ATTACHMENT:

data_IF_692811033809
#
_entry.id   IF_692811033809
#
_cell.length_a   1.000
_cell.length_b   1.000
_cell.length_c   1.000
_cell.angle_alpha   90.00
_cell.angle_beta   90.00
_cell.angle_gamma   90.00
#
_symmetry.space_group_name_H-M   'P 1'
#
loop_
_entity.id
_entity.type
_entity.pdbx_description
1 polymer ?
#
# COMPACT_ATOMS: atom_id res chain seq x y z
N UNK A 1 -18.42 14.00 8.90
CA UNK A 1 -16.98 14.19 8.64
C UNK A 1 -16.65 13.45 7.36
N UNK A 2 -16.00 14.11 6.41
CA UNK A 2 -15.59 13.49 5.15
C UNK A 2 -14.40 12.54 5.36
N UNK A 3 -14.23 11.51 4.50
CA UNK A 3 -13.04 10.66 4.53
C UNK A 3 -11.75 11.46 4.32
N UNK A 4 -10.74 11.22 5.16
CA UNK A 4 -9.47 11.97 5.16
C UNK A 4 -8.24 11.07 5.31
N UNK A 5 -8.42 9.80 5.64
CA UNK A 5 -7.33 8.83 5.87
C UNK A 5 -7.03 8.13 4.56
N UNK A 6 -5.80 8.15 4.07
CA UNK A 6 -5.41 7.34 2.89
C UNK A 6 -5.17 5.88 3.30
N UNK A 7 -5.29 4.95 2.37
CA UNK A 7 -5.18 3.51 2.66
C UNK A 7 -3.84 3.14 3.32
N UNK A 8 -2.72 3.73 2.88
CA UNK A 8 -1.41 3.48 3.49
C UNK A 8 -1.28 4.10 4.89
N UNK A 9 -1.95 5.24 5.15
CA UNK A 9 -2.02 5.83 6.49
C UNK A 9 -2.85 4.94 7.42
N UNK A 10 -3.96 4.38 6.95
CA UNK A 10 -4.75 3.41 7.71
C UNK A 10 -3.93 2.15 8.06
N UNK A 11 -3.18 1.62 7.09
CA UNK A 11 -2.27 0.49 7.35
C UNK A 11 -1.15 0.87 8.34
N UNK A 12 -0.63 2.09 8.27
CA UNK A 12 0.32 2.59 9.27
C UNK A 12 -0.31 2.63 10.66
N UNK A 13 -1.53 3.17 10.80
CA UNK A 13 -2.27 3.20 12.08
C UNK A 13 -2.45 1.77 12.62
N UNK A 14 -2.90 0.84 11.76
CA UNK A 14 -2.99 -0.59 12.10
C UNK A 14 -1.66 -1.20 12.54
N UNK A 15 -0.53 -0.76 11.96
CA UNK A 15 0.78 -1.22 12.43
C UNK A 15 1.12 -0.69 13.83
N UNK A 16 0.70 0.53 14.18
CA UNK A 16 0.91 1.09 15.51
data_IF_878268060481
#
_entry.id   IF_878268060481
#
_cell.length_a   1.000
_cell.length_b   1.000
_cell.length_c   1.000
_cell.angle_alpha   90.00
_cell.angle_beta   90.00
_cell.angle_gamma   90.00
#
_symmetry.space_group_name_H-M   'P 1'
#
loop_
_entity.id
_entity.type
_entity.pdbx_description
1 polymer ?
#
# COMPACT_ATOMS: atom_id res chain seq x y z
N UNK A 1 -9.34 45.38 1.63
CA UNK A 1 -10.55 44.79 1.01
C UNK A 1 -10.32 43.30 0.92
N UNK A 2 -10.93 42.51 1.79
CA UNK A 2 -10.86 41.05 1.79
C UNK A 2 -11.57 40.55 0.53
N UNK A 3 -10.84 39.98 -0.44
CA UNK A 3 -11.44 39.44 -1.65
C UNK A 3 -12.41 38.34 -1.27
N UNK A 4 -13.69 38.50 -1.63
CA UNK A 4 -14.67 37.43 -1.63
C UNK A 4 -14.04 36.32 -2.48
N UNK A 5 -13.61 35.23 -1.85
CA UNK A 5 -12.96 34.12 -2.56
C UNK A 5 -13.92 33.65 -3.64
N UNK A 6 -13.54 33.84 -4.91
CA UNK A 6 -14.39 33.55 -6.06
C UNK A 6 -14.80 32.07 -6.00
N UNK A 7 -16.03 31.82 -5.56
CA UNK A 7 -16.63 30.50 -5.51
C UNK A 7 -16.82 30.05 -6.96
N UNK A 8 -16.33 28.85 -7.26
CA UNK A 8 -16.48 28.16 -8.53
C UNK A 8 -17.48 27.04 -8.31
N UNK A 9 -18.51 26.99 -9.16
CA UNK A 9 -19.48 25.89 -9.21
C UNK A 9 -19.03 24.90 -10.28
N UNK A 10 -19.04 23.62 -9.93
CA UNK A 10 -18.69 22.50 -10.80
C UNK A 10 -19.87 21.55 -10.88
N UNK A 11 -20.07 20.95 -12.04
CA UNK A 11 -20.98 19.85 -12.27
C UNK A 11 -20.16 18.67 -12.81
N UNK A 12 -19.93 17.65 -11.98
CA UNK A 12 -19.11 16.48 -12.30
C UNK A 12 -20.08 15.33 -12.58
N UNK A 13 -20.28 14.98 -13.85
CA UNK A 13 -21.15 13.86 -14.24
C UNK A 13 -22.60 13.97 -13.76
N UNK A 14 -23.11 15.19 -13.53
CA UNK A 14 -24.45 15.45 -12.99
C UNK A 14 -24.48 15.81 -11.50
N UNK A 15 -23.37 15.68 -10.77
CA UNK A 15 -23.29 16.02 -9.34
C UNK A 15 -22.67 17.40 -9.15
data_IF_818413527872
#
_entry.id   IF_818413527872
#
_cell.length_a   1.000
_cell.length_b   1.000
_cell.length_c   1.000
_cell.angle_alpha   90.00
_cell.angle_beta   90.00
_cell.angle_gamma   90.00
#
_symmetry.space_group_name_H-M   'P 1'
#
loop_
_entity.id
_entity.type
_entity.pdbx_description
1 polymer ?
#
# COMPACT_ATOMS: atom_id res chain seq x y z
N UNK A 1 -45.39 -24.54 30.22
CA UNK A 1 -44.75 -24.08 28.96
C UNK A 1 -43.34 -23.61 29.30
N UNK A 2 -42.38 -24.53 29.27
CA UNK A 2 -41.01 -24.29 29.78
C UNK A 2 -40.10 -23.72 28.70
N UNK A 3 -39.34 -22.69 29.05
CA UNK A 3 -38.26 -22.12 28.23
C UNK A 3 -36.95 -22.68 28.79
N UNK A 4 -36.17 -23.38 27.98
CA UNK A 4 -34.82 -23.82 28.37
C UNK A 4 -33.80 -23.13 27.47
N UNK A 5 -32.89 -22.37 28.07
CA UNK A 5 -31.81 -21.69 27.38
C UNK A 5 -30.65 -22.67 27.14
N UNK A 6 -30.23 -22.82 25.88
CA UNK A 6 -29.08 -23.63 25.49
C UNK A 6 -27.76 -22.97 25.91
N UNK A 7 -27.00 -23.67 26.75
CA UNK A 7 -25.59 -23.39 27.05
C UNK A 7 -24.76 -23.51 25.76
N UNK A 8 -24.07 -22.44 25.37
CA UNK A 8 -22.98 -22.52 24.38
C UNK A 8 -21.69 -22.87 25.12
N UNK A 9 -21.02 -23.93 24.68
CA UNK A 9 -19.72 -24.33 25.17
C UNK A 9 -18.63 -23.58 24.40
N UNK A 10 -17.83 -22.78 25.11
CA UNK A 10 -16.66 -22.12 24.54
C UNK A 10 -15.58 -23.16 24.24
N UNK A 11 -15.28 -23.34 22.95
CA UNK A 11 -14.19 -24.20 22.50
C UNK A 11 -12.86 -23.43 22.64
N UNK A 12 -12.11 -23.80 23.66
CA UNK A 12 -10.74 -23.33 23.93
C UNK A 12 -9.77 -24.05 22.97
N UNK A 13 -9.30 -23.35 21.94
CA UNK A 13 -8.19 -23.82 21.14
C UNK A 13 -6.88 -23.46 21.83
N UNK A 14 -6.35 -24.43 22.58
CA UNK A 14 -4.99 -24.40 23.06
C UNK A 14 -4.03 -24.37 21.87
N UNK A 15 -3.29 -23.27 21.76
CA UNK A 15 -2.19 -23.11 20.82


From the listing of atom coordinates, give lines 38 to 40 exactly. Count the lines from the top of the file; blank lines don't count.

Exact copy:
C UNK A 6 -5.17 5.88 3.30
N UNK A 7 -5.29 4.95 2.37
CA UNK A 7 -5.18 3.51 2.66